Cutting Through Wireless Mic Confusion
unoccupied by TV channels. Some Pro AV readers have said they've put wireless microphone upgrades on hold until they figure out whether the new FCC rules will cause interference when white space devices (now known as TV band devices) come online.
As if wireless microphone users weren't wary before the Federal Communications Commission ruled on Nov. 4 that a new breed of unlicensed wireless devices could operate in the "white spaces" unoccupied by TV channels. Some Pro AV readers have said they've put wireless microphone upgrades on hold until they figure out whether the new FCC rules will cause interference when white space devices (now known as TV band devices) come online. Others are exploring new systems that operate in the 2.4 GHz range.
"Based on what we know so far, people adding new wireless systems, or replacing systems that operate in the 700 MHz band, should look first at the 'protected' TV channels in their area–those that will be off-limits to white space devices," says Chris Lyons, manager of technical and educational communications for Shure. "In most of the top markets, there will be from one to four of these. Most of them will be within TV channels 14-20, but in 13 major cities there will be two additional channels in the 21-51 range. For many facilities, these channels will be sufficient to hold all of the wireless microphones that they need. In Houston, for example, there will be four protected channels, which could accommodate 30 Shure UHF-R systems."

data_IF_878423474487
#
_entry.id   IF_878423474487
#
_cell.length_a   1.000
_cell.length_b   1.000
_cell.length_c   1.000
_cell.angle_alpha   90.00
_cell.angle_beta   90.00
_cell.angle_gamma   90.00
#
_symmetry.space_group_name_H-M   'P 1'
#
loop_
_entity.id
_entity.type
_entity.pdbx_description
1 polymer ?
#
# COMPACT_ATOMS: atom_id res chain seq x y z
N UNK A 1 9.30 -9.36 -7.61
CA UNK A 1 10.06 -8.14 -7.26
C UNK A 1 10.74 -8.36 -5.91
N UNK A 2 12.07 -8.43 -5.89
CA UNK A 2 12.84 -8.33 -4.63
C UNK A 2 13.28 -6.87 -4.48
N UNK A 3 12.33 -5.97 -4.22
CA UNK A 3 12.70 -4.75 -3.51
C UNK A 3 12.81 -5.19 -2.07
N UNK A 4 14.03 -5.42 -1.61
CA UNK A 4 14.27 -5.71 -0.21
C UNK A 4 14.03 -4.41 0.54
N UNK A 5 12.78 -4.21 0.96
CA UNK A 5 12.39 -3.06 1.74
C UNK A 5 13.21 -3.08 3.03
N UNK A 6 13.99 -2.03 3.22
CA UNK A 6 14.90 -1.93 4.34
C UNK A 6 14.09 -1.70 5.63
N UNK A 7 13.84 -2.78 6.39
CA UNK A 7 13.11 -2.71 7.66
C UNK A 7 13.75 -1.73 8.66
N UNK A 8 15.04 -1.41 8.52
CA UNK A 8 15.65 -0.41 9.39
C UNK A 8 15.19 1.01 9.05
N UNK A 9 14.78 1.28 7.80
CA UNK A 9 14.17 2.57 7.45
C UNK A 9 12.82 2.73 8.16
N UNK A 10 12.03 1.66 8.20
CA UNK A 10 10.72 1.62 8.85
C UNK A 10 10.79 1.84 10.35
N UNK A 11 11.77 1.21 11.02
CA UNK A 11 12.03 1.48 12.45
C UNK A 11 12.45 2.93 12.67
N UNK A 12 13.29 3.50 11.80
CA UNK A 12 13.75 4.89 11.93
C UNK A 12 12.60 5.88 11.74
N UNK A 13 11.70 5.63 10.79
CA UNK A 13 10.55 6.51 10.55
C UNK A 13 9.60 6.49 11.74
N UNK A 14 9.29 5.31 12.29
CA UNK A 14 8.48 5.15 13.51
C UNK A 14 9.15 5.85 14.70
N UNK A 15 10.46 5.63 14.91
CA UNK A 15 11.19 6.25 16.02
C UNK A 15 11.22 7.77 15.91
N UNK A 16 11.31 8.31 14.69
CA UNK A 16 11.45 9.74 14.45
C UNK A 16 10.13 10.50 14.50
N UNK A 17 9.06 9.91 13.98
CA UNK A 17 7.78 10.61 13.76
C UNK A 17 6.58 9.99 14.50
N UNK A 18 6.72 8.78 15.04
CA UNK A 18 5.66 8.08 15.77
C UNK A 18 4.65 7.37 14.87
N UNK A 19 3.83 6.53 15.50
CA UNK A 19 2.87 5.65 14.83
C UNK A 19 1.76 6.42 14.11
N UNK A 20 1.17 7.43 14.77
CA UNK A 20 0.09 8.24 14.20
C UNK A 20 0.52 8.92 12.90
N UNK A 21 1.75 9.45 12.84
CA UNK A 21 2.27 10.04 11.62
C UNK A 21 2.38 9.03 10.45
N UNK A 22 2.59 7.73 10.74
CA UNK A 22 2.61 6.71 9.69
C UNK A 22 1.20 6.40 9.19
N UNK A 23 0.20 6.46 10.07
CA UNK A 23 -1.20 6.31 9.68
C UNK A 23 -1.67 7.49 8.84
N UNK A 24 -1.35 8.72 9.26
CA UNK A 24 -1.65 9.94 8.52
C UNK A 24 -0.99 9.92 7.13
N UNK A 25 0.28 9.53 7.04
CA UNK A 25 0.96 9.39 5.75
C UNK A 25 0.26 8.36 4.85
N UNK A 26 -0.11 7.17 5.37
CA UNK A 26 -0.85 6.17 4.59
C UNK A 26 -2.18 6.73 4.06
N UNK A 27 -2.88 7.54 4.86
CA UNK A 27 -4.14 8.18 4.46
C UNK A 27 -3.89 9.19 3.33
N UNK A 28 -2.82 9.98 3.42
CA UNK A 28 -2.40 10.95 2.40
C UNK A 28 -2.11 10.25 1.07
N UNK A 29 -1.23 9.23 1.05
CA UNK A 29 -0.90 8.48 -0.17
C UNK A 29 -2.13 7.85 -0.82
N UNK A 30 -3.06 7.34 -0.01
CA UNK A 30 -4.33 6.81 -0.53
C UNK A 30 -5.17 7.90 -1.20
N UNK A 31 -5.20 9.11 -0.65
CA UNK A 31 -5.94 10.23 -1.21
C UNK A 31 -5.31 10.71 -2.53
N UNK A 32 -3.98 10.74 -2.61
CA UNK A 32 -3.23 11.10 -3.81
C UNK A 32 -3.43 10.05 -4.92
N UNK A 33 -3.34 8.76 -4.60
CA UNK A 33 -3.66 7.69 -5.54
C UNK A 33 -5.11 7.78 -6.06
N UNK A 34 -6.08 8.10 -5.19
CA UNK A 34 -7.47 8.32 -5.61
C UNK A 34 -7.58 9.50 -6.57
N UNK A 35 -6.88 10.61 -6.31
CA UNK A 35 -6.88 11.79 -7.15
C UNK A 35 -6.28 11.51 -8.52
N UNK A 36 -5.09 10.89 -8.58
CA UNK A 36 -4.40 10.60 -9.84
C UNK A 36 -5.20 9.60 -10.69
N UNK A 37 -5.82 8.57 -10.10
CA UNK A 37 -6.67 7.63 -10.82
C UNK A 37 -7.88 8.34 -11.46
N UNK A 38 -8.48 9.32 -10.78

According to the FCC, white space, or TV band, devices will fall into two categories AV professionals need to understand when they begin planning their wireless systems:
- Fixed devices will be permitted to operate with effective radiating power up to 4 watts on channels 2-51, with the exceptions of channels 3, 4, and 37.
- Personal/Portable devices will be restricted to channels 21-51, and are also not allowed in channel 37, which is reserved or radio astronomy and medical telemetry. These devices are limited to 100 milliwatts operating power, or 40 milliwatts if they're operating adjacent to an active station. This should reduce their range and therefore the possibility to cause interference.
Protections In Place
The good news is, the FCC's commissioners obviously weren't 100 percent convinced that white space devices, as currently developed, could remain perfectly clear of incumbent systems like wireless mics. To avoid interference with wireless mics, commissioners said the new devices must employ spectrum sensing to listen for wireless mics and TV stations. And until they prove they can spectrum sense reliably, they have to adhere to a geolocation database, in which TV channels and other spectrum users will register their systems throughout the United States.
"Larger facilities will be able to register which channels they are using in the database so that white space devices will avoid transmitting on those channels at that location," says Lyons. "This will also enable facilities to continue using systems that they already own in the core TV band."
What of 2.4 GHz systems? The problem with the 2.4 GHz range is its already rife with unlicensed devices–Wi-Fi, Bluetooth, etc. It requires more power to transmit and it's highly susceptible to interference (ever lost a Wi-Fi connection when the microwave went on?). For now, it's best to work through the FCC's decisions and adopt systems in the UHF range.